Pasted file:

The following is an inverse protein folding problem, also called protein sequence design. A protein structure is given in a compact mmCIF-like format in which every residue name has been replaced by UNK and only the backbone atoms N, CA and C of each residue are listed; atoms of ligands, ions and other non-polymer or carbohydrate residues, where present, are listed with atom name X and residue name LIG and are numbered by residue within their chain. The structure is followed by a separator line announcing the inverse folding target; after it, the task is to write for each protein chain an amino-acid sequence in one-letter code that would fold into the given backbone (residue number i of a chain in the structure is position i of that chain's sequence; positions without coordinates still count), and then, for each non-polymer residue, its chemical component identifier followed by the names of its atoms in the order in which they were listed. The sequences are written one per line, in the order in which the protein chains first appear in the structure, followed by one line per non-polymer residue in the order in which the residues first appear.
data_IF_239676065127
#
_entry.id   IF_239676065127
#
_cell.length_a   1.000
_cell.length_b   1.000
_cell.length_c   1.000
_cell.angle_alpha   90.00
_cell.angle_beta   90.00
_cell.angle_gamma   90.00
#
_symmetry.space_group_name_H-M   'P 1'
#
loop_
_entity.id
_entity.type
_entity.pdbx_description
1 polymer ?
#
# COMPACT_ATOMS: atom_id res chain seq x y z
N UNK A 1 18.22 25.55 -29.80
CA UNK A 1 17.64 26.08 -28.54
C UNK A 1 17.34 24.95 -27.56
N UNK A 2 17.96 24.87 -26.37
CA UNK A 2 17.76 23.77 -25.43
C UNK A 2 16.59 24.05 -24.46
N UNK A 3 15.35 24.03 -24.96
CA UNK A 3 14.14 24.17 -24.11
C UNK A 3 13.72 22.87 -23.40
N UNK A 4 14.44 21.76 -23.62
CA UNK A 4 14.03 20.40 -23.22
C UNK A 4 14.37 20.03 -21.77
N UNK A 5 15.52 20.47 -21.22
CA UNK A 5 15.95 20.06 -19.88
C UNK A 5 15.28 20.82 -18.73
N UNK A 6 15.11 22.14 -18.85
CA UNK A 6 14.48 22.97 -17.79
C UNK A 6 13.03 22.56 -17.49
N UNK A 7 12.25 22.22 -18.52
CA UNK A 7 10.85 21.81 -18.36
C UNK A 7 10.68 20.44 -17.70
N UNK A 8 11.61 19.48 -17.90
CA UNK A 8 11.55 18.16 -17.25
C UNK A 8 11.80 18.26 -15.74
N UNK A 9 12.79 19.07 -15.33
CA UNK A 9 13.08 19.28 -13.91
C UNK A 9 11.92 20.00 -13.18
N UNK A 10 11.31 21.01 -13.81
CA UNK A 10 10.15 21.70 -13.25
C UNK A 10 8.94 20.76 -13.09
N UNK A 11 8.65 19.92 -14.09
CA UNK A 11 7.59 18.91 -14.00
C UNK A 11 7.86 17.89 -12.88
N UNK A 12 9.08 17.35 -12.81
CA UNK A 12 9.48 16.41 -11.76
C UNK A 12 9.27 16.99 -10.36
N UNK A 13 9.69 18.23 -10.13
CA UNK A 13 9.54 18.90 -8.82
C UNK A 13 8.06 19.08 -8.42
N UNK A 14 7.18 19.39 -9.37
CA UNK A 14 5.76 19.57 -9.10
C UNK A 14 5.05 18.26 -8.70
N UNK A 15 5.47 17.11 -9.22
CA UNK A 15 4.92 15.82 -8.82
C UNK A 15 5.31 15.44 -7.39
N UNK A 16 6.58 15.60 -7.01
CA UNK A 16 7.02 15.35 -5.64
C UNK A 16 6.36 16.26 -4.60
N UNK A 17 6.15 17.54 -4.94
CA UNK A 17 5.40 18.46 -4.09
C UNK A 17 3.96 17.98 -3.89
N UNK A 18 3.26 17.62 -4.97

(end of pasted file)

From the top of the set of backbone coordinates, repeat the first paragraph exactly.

The following is an inverse protein folding problem, also called protein sequence design. A protein structure is given in a compact mmCIF-like format in which every residue name has been replaced by UNK and only the backbone atoms N, CA and C of each residue are listed; atoms of ligands, ions and other non-polymer or carbohydrate residues, where present, are listed with atom name X and residue name LIG and are numbered by residue within their chain. The structure is followed by a separator line announcing the inverse folding target; after it, the task is to write for each protein chain an amino-acid sequence in one-letter code that would fold into the given backbone (residue number i of a chain in the structure is position i of that chain's sequence; positions without coordinates still count), and then, for each non-polymer residue, its chemical component identifier followed by the names of its atoms in the order in which they were listed. The sequences are written one per line, in the order in which the protein chains first appear in the structure, followed by one line per non-polymer residue in the order in which the residues first appear.